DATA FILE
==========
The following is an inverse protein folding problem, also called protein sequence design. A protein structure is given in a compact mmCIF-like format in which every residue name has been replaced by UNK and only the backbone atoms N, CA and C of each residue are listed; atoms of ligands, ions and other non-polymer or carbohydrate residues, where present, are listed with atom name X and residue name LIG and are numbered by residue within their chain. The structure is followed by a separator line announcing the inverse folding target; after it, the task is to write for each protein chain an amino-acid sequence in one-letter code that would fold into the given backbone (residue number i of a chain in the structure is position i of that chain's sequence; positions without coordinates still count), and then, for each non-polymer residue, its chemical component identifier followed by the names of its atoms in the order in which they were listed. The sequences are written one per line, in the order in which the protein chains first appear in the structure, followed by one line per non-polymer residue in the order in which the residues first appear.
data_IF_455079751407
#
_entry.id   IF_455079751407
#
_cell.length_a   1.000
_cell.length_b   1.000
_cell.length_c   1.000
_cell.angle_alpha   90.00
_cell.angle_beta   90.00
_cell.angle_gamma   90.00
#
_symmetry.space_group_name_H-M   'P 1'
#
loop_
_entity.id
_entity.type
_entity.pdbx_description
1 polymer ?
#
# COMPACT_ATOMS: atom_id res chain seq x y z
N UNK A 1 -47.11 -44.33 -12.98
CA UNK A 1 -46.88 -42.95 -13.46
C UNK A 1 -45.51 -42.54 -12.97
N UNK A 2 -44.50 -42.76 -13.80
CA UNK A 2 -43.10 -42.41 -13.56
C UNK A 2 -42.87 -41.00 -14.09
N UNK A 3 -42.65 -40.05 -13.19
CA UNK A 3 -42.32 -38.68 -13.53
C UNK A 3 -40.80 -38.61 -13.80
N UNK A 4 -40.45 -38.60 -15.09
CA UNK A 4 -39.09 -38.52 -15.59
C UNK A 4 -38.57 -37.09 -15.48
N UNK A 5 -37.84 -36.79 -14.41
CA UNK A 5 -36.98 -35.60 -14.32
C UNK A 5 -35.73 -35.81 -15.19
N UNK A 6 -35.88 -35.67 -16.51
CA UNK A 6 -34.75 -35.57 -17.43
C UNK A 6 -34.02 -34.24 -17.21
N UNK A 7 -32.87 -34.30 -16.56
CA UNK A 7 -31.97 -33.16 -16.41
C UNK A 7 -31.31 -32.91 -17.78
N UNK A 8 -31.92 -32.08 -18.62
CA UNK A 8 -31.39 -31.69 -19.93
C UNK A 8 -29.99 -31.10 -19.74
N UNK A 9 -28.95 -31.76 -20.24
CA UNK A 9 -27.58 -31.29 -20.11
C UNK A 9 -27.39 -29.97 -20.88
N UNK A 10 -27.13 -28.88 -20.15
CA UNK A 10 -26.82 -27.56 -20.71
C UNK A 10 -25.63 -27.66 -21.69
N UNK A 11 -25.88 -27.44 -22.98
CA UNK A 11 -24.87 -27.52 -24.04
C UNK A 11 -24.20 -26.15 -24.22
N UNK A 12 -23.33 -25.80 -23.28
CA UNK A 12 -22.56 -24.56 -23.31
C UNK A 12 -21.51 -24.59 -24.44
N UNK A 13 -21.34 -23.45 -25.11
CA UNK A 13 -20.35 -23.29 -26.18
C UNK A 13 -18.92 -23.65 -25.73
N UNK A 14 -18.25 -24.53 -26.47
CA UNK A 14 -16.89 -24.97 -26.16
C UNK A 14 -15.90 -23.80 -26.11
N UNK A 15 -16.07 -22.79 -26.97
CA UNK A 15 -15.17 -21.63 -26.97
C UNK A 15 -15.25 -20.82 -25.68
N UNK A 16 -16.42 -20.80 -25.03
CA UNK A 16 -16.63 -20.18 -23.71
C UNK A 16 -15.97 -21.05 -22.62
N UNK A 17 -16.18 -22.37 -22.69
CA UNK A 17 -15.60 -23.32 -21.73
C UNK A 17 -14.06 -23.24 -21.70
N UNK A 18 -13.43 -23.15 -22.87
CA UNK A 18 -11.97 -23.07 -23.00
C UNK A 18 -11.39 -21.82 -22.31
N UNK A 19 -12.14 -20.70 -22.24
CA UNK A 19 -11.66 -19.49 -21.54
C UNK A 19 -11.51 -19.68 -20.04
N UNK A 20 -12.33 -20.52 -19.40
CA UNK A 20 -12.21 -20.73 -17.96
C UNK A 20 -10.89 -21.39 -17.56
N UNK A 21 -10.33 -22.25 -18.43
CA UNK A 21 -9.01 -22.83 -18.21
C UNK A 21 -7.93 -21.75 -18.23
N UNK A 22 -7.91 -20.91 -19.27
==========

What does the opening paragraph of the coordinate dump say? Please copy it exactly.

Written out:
The following is an inverse protein folding problem, also called protein sequence design. A protein structure is given in a compact mmCIF-like format in which every residue name has been replaced by UNK and only the backbone atoms N, CA and C of each residue are listed; atoms of ligands, ions and other non-polymer or carbohydrate residues, where present, are listed with atom name X and residue name LIG and are numbered by residue within their chain. The structure is followed by a separator line announcing the inverse folding target; after it, the task is to write for each protein chain an amino-acid sequence in one-letter code that would fold into the given backbone (residue number i of a chain in the structure is position i of that chain's sequence; positions without coordinates still count), and then, for each non-polymer residue, its chemical component identifier followed by the names of its atoms in the order in which they were listed. The sequences are written one per line, in the order in which the protein chains first appear in the structure, followed by one line per non-polymer residue in the order in which the residues first appear.